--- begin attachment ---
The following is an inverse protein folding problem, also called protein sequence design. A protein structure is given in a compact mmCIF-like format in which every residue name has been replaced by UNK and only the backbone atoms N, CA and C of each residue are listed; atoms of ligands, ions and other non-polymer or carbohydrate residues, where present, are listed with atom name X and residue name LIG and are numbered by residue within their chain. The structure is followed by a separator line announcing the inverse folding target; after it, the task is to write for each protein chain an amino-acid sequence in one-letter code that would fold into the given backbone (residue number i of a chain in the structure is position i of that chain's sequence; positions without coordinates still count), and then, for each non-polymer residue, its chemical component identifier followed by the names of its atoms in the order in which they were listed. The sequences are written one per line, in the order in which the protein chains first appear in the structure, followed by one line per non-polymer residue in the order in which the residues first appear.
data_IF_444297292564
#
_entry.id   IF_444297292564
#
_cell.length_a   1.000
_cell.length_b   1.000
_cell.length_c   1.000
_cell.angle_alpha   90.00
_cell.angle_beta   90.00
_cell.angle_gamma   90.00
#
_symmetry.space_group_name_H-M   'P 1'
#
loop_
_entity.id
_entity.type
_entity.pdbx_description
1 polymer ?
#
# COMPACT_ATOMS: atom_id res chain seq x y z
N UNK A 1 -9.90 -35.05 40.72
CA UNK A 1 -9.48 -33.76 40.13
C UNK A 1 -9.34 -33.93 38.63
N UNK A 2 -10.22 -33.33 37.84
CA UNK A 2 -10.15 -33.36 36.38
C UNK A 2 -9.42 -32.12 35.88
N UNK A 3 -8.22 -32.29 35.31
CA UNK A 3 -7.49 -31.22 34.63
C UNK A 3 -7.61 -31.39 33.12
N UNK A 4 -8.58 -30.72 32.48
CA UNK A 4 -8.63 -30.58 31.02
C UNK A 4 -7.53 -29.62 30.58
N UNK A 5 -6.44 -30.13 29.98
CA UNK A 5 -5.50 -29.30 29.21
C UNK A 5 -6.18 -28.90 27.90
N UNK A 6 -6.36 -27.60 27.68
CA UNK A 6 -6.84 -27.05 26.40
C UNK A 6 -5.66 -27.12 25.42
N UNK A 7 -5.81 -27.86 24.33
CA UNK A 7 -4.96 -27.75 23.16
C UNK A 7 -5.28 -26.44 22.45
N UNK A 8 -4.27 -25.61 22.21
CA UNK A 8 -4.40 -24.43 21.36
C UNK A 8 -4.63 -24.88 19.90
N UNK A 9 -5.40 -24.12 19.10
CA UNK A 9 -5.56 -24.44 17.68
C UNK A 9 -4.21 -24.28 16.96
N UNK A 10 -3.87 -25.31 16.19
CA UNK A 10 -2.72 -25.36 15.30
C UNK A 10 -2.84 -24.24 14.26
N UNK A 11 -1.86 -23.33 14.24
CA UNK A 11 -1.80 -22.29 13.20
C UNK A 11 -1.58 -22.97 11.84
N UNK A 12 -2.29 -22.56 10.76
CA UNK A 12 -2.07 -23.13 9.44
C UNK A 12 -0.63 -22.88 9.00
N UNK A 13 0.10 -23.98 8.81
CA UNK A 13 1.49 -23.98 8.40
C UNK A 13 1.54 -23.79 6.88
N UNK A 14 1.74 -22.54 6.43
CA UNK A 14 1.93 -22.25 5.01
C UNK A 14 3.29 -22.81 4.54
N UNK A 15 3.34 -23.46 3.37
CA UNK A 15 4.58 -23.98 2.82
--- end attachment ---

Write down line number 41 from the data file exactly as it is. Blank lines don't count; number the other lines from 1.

CA UNK A 7 -4.96 -27.75 23.16